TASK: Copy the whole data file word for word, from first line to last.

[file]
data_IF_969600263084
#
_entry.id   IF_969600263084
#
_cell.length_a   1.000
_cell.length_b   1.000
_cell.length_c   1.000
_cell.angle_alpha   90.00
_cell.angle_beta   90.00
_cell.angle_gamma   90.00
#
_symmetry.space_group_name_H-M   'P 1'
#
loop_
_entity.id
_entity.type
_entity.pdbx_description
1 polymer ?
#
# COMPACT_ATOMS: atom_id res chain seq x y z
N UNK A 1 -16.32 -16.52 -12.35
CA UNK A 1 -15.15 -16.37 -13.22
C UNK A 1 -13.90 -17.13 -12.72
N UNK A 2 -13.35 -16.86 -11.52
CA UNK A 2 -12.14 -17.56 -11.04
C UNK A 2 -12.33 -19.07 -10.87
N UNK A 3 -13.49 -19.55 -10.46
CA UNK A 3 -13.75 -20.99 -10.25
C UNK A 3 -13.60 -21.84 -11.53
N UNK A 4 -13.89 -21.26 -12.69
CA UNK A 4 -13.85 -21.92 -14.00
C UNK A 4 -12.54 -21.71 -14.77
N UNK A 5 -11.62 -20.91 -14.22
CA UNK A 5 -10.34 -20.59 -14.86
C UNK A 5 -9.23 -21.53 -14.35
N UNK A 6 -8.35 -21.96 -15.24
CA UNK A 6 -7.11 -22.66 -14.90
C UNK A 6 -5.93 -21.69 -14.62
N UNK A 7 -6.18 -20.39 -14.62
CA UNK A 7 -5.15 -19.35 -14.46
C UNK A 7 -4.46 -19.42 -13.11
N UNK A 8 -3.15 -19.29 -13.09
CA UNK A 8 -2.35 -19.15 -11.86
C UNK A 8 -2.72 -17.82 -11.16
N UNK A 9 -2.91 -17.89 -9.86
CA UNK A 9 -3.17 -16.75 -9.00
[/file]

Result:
data_IF_969600263084
#
_entry.id   IF_969600263084
#
_cell.length_a   1.000
_cell.length_b   1.000
_cell.length_c   1.000
_cell.angle_alpha   90.00
_cell.angle_beta   90.00
_cell.angle_gamma   90.00
#
_symmetry.space_group_name_H-M   'P 1'
#
loop_
_entity.id
_entity.type
_entity.pdbx_description
1 polymer ?
#
# COMPACT_ATOMS: atom_id res chain seq x y z
N UNK A 1 -16.32 -16.52 -12.35
CA UNK A 1 -15.15 -16.37 -13.22
C UNK A 1 -13.90 -17.13 -12.72
N UNK A 2 -13.35 -16.86 -11.52
CA UNK A 2 -12.14 -17.56 -11.04
C UNK A 2 -12.33 -19.07 -10.87
N UNK A 3 -13.49 -19.55 -10.46
CA UNK A 3 -13.75 -20.99 -10.25
C UNK A 3 -13.60 -21.84 -11.53
N UNK A 4 -13.89 -21.26 -12.69
CA UNK A 4 -13.85 -21.92 -14.00
C UNK A 4 -12.54 -21.71 -14.77
N UNK A 5 -11.62 -20.91 -14.22
CA UNK A 5 -10.34 -20.59 -14.86
C UNK A 5 -9.23 -21.53 -14.35
N UNK A 6 -8.35 -21.96 -15.24
CA UNK A 6 -7.11 -22.66 -14.90
C UNK A 6 -5.93 -21.69 -14.62
N UNK A 7 -6.18 -20.39 -14.62
CA UNK A 7 -5.15 -19.35 -14.46
C UNK A 7 -4.46 -19.42 -13.11
N UNK A 8 -3.15 -19.29 -13.09
CA UNK A 8 -2.35 -19.15 -11.86
C UNK A 8 -2.72 -17.82 -11.16
N UNK A 9 -2.91 -17.89 -9.86
CA UNK A 9 -3.17 -16.75 -9.00